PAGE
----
Then I know a few guys at work that once said to me when I was about to buy some new hiking gear, I think it was my Fjällräven tent, and they said:
– Why don’t you just go to the nearest sports store and buy a standard “camping tent” and be happy? It’ll cost you less then a third of what you’re paying for that other tent!
Well… I could have done that… And they’d probably or most certainly would have and combined that with a cheep ass backpack and a pair of sneakers. Then a few hours out on the trail (if they’re not the Hulk) they would come down crying and complaining about how uncomfortable everything is and that they just want to go home – and they would have missed everything that was special about that moment in the outdoors… Because in the end, what ever you do, it’s all about that moment when you’re out doing your thing and with proper equipment everything will be easier, more comfortable and you’ll enjoy it more and just want to go back out there and do it again…
Visited the local sports and outdoor store yesterday to buy some new workout clothes. Needed something that was wind- and somewhat water resistant that I can use during the colder months and on the chillier summer days. So I went there totally open minded not having browsed the web before and just relied on their expertise.
So this is what I bought and what they recommended. I’ll primarily use this for running and workouts at the outdoor gym.
- Climaproof® wind provides lightweight, breathable protection from wind
- FORMOTION® follows the natural movement of sport for a better fit and greater comfort in motion
- GORE WINDSTOPPER® fabric for breathable wind protection
- Front zip pockets; Vertical zip pocket on left chest
- Full zip with stand-up collar; Reflective details; Slim fit
- 100% polyester plain weav
I also got something that I thought I’d never buy… A pair of X2U (Two Times You) Compression Tights! In short the purpose of these are that you get graduated compression that maximizes blood flow toward the heart to keep your performance up. It also helps with sore muscles so you should put them on a while before you go out and keep them on after you’ve cooled down. So in combination with the Adidas pants above I have a nice combo going.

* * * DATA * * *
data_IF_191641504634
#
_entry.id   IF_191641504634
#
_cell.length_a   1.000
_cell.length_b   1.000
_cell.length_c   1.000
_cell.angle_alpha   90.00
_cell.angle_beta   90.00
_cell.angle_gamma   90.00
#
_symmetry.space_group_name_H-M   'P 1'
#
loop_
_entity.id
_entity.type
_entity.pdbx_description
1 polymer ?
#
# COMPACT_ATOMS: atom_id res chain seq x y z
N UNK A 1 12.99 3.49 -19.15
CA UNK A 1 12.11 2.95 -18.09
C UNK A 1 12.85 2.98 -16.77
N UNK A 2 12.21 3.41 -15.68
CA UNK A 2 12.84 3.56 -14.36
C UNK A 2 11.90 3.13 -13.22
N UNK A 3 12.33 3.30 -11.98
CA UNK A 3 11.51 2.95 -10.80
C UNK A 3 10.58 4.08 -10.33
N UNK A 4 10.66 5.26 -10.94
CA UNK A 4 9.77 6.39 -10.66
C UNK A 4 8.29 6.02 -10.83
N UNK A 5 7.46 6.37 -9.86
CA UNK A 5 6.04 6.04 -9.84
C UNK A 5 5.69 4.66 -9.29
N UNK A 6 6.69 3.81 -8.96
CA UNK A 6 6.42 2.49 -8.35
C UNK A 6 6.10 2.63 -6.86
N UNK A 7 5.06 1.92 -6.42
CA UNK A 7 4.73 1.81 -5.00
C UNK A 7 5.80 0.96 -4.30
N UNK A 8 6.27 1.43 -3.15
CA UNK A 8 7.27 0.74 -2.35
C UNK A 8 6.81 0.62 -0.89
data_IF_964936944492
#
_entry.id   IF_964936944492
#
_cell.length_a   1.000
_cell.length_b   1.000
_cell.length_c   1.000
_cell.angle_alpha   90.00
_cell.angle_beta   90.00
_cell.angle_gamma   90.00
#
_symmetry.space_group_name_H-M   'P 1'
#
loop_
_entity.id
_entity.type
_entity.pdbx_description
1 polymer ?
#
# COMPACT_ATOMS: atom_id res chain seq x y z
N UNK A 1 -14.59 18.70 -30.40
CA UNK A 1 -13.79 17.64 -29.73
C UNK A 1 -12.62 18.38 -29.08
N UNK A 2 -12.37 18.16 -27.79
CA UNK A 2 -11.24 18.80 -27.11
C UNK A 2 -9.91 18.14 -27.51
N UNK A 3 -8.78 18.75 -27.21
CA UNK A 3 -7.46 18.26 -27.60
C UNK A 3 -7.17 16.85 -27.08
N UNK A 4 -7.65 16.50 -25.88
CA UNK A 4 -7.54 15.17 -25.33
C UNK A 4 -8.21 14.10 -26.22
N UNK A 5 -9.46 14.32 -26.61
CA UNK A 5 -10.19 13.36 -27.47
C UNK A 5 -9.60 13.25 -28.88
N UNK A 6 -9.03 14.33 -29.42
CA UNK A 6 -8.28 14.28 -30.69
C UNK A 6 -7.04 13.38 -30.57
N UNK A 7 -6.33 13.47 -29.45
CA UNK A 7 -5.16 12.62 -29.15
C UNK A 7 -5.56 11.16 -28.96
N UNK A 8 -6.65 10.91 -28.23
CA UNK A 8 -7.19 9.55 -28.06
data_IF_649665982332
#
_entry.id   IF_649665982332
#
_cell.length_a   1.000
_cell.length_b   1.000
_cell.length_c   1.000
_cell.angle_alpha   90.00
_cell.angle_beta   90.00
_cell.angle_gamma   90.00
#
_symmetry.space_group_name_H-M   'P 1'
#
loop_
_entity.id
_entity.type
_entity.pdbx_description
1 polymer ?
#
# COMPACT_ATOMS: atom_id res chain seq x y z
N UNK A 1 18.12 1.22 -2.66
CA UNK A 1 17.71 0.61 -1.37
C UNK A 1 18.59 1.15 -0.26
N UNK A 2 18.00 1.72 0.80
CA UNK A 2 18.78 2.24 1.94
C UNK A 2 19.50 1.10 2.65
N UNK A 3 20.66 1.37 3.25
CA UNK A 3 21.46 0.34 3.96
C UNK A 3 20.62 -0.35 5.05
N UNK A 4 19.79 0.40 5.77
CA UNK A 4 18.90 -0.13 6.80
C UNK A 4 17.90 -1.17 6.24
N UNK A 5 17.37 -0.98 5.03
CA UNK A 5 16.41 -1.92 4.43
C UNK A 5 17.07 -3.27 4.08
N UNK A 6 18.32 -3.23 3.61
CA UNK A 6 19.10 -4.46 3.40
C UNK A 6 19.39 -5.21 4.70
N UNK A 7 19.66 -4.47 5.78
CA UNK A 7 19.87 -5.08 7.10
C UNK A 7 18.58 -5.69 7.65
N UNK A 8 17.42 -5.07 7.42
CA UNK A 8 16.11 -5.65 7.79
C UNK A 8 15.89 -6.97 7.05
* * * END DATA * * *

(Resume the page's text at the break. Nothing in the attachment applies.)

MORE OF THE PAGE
Bought a set of Helly Hansen Freeze 1/2 Zip and their equivalent pants. This is a merino wool garment with the LIFA fibre technology so that it’ll transport moisture quicker of your body to keep you nice and dry. I think these will be a great first layer both for running but also for when I’m out hiking. I mostly bought the pants for those cold nights in the sleeping bag as I very seldom get my legs cold.
I also got a new pair of indoor shoes, Adidas Essence in dark blue and to top everything of I got a pair of Adidas Climawarm Gloves as my hands always tends to be cold 🙂 aaand a new Primus EtaPower 1.7L pot with a built-in heat exchanger.
The best thing with the visit to the store was when I got out of the changing room the my “personal shopper” told me that I looked fast (!?) and then I thought…
– This must be the shit, I’ll get everything that I’ve got here! Haha!
I took off on a run today on my lunch break, a round that I’ve never done before, rocking my Suunto Ambit HR watch. That’s actually a great piece of gear for any outdoor/indoor sport or activity. I’d recommend anyone that’s looking for a great watch to buy one or if you’re in the market for a watch with a heart rate monitor and GPS.
When you’re done running, or whatever you like, you just connect your Suunto watch to your computer via the USB-cable that comes in the package. The watch will then connect to Suuntos online training calendar and uploads your training data. Once the upload is completed it fires your web browser and shows you your latest workout at Moves Count dot com.
Here are two screen shots from my latest session, sorry it’s in Swedish.
In the first picture you can see what kind of training you did and the time and pace and some other info. Then you can click to show more info like the temperature etc. Underneath that you have a map of your route. The good thing with the map is that you can hover your mouse over the track and it’ll give you info about the distance, time and pulse you had at that specific place. And if you look at the second picture you’ll see a graph that you can add data to. Per default it only shows your pulse but you can add a lot of things, pace, breathing etc. and all this that you add to the graph also displays on the map! That’s a great feature!
In the last part of this workout screen you’ll see info about your laps. You can either add your laps manually by pressing a button on the watch and it’ll automatically create a lap if you pause your training. It’ll also create a lap every kilometer so you don’t have to do that yourself.
One thing that I don’t know if your able to do (I might not be smart enough) is to compare two tracks to each other. You can select multiple training sessions but you can’t really compare average pulse, time, map overlay etc. All this would be great so that you actually know if you’re improving and which part of e.g. your run that you were slower this time than the last. This would be a great improvement to the site!
Oh, one more thing… My colleague at work got his moped stolen last week and while I was out on my run I actually found it. Smashed up. Unfortunately I didn’t bring my phone (duh!) so I couldn’t call him or the cops. When I got back to work I called him and he went there but then it was gone. I hope he’ll get it back…